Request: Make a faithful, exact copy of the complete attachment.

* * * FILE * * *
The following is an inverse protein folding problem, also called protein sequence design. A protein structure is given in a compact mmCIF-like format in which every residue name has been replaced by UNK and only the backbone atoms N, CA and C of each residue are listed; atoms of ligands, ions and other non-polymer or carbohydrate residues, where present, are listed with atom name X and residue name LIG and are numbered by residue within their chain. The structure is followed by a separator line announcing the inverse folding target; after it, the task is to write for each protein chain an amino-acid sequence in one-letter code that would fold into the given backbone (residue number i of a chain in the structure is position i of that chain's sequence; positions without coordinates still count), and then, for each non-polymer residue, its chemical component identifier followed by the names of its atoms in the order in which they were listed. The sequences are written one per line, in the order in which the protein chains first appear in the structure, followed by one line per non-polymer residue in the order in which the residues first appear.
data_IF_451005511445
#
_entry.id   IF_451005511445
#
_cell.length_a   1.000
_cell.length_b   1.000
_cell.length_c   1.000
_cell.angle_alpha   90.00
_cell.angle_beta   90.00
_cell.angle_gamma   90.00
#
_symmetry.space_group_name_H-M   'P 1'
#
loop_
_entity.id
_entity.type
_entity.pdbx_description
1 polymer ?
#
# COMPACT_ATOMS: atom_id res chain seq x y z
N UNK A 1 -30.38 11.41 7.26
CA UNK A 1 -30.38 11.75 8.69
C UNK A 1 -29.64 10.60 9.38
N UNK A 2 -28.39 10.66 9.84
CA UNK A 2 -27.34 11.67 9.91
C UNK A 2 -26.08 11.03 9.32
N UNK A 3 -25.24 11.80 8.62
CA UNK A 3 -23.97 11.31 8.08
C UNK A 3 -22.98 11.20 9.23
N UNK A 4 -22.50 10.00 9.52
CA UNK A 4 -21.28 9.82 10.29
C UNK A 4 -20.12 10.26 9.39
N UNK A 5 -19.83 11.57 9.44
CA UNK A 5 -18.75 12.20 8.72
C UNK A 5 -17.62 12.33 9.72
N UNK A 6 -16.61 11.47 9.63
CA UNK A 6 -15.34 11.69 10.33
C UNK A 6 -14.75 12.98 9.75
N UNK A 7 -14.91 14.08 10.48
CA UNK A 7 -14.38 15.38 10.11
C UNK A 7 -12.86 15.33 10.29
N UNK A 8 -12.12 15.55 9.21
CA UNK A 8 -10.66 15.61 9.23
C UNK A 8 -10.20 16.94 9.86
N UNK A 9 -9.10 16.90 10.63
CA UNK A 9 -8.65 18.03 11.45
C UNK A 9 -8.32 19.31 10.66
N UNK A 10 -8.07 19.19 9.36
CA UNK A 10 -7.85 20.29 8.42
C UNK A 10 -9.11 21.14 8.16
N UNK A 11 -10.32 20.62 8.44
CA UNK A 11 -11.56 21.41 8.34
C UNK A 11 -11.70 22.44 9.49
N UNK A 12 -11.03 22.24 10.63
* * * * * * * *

The following is an inverse protein folding problem, also called protein sequence design. A protein structure is given in a compact mmCIF-like format in which every residue name has been replaced by UNK and only the backbone atoms N, CA and C of each residue are listed; atoms of ligands, ions and other non-polymer or carbohydrate residues, where present, are listed with atom name X and residue name LIG and are numbered by residue within their chain. The structure is followed by a separator line announcing the inverse folding target; after it, the task is to write for each protein chain an amino-acid sequence in one-letter code that would fold into the given backbone (residue number i of a chain in the structure is position i of that chain's sequence; positions without coordinates still count), and then, for each non-polymer residue, its chemical component identifier followed by the names of its atoms in the order in which they were listed. The sequences are written one per line, in the order in which the protein chains first appear in the structure, followed by one line per non-polymer residue in the order in which the residues first appear.
data_IF_451005511445
#
_entry.id   IF_451005511445
#
_cell.length_a   1.000
_cell.length_b   1.000
_cell.length_c   1.000
_cell.angle_alpha   90.00
_cell.angle_beta   90.00
_cell.angle_gamma   90.00
#
_symmetry.space_group_name_H-M   'P 1'
#
loop_
_entity.id
_entity.type
_entity.pdbx_description
1 polymer ?
#
# COMPACT_ATOMS: atom_id res chain seq x y z
N UNK A 1 -30.38 11.41 7.26
CA UNK A 1 -30.38 11.75 8.69
C UNK A 1 -29.64 10.60 9.38
N UNK A 2 -28.39 10.66 9.84
CA UNK A 2 -27.34 11.67 9.91
C UNK A 2 -26.08 11.03 9.32
N UNK A 3 -25.24 11.80 8.62
CA UNK A 3 -23.97 11.31 8.08
C UNK A 3 -22.98 11.20 9.23
N UNK A 4 -22.50 10.00 9.52
CA UNK A 4 -21.28 9.82 10.29
C UNK A 4 -20.12 10.26 9.39
N UNK A 5 -19.83 11.57 9.44
CA UNK A 5 -18.75 12.20 8.72
C UNK A 5 -17.62 12.33 9.72
N UNK A 6 -16.61 11.47 9.63
CA UNK A 6 -15.34 11.69 10.33
C UNK A 6 -14.75 12.98 9.75
N UNK A 7 -14.91 14.08 10.48
CA UNK A 7 -14.38 15.38 10.11
C UNK A 7 -12.86 15.33 10.29
N UNK A 8 -12.12 15.55 9.21
CA UNK A 8 -10.66 15.61 9.23
C UNK A 8 -10.20 16.94 9.86
N UNK A 9 -9.10 16.90 10.63
CA UNK A 9 -8.65 18.03 11.45
C UNK A 9 -8.32 19.31 10.66
N UNK A 10 -8.07 19.19 9.36
CA UNK A 10 -7.85 20.29 8.42
C UNK A 10 -9.11 21.14 8.16
N UNK A 11 -10.32 20.62 8.44
CA UNK A 11 -11.56 21.41 8.34
C UNK A 11 -11.70 22.44 9.49
N UNK A 12 -11.03 22.24 10.63